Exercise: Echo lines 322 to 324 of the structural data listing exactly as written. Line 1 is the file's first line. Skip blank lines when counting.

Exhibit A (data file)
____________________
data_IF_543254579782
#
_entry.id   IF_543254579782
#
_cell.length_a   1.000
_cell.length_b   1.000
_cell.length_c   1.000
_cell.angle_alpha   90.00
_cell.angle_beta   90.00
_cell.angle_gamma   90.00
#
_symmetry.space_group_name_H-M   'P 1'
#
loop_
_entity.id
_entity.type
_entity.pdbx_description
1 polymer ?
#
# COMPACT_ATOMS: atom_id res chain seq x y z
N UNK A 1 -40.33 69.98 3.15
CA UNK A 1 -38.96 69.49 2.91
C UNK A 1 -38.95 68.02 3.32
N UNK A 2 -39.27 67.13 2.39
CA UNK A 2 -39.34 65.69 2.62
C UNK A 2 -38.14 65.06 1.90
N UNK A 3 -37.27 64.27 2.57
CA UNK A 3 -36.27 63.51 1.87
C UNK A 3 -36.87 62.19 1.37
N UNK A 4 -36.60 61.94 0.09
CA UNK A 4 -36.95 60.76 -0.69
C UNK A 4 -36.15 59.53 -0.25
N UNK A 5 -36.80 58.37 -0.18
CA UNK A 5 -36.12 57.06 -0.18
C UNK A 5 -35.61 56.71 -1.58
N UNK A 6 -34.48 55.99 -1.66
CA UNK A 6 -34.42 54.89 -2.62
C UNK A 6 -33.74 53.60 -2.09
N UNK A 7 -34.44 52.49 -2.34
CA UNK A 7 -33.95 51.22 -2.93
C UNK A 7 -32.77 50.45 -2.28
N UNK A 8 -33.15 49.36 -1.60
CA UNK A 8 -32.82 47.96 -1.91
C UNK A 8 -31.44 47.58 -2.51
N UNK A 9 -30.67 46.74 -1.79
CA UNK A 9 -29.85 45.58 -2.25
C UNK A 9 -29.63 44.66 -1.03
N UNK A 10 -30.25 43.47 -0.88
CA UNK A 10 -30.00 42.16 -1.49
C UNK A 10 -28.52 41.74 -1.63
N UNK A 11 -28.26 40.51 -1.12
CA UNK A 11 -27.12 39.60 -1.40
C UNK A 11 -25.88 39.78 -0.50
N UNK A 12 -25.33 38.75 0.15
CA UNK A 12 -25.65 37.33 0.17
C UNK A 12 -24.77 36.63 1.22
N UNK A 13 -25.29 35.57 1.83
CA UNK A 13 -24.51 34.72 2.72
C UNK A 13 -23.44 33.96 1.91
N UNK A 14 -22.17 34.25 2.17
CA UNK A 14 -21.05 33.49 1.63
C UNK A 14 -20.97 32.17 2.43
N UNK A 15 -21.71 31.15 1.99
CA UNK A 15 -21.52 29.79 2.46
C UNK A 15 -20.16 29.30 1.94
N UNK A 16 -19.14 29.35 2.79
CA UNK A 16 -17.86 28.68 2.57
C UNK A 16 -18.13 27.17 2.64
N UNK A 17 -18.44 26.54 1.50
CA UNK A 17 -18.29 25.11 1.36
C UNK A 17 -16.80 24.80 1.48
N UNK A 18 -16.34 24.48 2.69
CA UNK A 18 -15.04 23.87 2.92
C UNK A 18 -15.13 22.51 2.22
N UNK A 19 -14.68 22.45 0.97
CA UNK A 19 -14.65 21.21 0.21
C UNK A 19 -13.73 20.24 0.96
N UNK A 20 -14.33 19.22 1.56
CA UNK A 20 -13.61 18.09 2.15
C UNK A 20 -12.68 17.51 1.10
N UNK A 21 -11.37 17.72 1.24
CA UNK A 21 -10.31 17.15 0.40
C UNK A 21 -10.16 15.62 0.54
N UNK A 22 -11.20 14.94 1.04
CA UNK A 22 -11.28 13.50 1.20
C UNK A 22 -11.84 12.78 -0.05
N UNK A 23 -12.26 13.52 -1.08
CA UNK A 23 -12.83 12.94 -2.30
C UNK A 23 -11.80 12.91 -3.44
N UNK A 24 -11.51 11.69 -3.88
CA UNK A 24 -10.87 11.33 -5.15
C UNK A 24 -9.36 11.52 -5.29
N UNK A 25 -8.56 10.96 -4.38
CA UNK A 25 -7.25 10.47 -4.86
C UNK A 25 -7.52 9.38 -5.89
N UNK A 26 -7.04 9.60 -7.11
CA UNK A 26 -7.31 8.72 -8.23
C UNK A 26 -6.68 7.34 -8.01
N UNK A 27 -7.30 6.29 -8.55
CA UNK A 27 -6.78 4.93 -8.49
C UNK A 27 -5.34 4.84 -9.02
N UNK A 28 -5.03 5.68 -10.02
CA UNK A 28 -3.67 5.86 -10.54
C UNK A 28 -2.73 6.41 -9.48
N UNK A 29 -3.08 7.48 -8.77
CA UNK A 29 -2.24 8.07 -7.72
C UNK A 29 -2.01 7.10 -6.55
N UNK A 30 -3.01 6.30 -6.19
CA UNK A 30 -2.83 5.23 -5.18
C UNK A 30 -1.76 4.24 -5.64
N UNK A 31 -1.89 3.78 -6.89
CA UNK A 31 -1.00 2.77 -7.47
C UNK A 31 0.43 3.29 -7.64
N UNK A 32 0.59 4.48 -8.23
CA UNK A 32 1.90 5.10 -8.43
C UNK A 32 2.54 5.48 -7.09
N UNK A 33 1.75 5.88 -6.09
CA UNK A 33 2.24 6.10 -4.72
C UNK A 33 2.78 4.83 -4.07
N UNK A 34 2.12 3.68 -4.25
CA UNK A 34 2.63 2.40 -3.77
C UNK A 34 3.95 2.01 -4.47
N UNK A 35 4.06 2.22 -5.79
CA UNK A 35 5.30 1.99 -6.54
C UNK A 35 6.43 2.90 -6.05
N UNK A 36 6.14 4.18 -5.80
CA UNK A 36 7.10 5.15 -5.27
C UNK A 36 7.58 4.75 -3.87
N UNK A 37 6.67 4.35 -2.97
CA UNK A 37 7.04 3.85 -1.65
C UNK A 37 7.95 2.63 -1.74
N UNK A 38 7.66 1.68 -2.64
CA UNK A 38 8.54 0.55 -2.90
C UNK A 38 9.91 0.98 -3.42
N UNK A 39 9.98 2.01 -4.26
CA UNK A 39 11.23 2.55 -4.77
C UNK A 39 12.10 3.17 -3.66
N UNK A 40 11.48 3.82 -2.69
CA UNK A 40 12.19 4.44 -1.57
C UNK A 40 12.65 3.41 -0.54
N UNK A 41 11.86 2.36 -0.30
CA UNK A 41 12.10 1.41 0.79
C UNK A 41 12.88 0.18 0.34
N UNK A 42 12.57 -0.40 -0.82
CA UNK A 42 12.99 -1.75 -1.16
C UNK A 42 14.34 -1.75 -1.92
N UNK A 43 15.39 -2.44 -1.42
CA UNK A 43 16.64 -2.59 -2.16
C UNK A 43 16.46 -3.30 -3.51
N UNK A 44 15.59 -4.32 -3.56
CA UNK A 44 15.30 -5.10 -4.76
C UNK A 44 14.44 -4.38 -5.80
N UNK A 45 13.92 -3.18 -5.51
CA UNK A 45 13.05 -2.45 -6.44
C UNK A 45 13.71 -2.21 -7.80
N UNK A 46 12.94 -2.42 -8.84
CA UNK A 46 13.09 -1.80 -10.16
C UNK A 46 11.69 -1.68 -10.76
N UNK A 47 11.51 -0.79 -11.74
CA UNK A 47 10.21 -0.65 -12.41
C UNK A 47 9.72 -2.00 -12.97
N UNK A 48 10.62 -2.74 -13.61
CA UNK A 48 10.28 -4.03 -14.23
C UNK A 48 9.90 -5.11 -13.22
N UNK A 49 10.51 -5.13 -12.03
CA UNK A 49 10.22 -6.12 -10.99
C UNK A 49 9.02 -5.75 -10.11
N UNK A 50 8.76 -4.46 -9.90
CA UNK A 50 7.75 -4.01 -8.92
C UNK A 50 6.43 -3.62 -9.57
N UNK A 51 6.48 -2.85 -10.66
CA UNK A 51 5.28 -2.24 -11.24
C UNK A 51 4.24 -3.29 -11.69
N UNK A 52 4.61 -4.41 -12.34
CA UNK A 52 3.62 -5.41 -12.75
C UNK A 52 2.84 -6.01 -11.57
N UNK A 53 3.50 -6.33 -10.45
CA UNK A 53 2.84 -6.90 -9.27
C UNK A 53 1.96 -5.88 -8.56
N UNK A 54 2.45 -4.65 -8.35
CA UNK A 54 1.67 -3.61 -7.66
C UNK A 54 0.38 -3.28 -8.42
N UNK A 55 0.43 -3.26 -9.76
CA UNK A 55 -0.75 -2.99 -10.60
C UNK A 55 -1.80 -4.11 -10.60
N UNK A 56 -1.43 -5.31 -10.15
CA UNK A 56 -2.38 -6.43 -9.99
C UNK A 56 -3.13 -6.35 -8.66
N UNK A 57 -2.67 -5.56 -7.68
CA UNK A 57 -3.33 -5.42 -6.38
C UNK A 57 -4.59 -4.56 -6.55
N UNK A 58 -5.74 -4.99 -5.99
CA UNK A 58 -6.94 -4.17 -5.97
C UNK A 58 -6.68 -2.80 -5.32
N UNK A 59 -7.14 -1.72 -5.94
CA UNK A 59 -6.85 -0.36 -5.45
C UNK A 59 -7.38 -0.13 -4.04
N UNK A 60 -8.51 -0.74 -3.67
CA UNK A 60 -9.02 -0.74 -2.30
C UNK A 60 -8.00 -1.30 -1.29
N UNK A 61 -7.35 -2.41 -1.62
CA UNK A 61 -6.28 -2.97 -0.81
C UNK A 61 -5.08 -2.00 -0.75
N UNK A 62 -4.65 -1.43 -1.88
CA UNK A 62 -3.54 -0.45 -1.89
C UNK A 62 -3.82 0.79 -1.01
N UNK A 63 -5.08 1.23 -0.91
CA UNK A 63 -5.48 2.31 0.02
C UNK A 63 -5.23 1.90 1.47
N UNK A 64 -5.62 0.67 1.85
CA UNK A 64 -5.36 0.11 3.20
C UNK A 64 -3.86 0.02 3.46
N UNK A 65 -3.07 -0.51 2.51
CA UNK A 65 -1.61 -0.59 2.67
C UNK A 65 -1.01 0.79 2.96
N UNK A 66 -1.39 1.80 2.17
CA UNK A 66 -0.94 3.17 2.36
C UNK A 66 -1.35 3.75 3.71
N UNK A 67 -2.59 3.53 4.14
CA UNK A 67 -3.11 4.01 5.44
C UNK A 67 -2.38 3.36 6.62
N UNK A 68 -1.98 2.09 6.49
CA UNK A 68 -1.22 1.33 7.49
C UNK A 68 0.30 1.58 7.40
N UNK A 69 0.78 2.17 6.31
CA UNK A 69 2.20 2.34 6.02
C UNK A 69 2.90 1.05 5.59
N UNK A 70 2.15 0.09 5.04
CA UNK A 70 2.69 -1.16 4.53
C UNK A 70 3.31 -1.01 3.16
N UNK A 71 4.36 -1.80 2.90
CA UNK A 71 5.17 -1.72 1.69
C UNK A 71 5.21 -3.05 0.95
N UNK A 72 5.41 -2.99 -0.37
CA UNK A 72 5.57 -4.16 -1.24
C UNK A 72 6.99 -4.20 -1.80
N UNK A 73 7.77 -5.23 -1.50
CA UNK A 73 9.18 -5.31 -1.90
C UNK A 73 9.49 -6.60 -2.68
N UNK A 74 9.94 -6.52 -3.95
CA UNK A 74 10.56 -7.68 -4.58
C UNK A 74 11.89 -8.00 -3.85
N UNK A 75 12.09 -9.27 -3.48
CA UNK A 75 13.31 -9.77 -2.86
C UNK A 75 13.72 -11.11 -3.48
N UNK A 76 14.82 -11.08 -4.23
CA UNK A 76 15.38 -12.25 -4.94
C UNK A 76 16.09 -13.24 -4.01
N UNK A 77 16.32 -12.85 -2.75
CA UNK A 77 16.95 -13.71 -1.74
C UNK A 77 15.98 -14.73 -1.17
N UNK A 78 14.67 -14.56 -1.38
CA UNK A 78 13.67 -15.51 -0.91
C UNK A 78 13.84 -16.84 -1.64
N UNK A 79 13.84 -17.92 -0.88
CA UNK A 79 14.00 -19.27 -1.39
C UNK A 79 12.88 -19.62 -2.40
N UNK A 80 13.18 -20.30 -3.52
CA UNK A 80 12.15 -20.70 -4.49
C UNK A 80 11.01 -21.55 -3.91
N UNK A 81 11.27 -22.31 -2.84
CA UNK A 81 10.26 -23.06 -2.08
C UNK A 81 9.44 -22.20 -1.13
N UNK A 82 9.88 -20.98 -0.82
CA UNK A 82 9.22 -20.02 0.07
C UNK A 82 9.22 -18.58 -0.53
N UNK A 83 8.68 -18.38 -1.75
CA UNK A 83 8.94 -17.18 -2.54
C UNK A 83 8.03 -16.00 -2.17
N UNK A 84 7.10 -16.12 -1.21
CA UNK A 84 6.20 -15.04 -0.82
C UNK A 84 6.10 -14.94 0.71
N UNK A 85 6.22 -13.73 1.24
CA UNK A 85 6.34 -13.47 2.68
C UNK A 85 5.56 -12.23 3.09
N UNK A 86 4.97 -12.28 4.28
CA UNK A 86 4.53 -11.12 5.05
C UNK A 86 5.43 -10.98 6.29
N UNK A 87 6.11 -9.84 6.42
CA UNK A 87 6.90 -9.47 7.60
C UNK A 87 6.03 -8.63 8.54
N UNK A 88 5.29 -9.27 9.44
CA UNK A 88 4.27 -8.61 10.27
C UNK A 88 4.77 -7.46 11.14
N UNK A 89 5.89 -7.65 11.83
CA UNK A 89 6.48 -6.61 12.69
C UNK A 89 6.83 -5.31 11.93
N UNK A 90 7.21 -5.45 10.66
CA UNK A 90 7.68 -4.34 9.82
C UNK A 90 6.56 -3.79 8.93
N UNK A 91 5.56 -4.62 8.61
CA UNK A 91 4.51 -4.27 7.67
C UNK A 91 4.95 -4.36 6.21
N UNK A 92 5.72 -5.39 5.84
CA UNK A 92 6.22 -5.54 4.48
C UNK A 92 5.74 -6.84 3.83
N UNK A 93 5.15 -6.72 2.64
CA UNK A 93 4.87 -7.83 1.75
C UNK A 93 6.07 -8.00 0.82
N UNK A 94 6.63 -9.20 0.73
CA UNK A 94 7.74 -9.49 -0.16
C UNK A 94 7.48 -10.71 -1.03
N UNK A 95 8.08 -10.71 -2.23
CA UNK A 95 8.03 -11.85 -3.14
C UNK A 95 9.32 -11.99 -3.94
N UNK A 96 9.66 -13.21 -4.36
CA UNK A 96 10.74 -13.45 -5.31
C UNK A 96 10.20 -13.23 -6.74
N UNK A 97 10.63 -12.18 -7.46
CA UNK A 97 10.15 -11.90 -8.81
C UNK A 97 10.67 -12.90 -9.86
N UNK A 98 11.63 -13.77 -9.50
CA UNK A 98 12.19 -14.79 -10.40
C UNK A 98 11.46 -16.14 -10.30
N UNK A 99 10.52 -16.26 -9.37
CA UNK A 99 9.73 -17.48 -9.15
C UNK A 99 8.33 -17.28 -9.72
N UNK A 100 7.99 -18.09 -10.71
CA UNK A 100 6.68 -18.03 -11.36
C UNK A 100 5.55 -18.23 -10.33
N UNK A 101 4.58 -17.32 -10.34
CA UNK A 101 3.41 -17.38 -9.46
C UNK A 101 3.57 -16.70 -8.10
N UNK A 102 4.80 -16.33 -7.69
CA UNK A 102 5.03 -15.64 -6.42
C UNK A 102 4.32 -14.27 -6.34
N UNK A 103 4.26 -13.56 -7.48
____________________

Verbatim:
CA UNK A 101 3.41 -17.38 -9.46
C UNK A 101 3.57 -16.70 -8.10
N UNK A 102 4.80 -16.33 -7.69